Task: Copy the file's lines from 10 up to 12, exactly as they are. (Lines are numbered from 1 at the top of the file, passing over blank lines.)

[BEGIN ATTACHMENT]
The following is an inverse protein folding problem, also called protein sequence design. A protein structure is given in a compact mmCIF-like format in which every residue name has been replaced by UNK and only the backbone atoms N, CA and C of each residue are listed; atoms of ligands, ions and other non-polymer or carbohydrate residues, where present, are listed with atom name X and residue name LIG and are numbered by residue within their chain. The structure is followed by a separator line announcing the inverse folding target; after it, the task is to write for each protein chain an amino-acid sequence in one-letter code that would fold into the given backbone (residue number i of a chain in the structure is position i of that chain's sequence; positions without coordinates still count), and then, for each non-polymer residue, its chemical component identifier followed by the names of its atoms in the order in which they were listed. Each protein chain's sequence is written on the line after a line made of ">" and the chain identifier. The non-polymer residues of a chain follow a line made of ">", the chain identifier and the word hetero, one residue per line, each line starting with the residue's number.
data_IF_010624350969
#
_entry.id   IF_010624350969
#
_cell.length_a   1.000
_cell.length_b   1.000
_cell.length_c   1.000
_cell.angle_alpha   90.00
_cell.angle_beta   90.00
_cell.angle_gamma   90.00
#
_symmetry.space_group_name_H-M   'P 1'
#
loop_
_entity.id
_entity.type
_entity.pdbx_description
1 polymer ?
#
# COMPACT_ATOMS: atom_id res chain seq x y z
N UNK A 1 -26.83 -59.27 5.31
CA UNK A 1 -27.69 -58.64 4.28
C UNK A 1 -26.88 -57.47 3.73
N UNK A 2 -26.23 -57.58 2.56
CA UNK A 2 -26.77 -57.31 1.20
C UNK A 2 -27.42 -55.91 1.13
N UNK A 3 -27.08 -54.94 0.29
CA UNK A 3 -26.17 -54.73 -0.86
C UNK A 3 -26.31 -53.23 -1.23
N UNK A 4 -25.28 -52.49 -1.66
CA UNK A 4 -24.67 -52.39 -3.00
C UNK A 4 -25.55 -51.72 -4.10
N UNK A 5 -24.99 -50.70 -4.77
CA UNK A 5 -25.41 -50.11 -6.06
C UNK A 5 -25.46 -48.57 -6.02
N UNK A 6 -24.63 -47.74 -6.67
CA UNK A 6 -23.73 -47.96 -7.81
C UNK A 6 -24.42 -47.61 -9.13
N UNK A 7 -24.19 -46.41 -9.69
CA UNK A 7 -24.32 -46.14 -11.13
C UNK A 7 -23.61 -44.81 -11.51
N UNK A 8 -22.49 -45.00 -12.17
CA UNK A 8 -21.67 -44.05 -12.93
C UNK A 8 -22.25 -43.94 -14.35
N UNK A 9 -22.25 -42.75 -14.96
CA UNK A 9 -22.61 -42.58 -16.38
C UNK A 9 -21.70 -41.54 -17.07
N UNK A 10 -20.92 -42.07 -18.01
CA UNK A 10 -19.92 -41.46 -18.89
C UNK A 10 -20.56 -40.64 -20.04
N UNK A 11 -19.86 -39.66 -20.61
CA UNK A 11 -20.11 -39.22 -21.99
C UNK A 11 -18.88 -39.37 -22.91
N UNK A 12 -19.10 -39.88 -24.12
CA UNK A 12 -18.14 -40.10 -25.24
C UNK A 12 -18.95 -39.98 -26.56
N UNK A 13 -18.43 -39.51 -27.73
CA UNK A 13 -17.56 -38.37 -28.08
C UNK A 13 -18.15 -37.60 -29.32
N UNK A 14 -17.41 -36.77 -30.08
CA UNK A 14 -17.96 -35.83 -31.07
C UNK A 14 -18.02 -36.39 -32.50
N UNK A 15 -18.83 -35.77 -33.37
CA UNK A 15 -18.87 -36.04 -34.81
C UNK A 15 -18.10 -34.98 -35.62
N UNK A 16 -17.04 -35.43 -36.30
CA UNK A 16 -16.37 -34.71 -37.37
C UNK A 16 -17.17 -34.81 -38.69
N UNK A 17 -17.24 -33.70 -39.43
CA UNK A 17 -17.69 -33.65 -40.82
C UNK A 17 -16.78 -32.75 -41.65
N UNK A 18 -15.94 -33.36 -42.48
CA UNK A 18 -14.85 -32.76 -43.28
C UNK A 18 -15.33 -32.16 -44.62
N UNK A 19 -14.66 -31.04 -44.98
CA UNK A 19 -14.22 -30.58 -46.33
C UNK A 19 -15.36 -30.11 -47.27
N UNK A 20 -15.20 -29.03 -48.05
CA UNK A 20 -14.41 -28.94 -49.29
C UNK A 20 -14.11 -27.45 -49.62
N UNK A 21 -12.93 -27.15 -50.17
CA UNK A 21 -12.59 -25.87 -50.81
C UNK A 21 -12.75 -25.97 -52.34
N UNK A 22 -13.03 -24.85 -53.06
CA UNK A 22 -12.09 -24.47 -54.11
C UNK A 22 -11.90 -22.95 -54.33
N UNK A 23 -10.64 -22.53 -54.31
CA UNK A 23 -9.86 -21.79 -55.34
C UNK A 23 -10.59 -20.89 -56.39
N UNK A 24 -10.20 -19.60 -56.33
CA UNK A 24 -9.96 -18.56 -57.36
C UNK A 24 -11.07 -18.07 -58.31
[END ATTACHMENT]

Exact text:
_cell.angle_beta   90.00
_cell.angle_gamma   90.00
#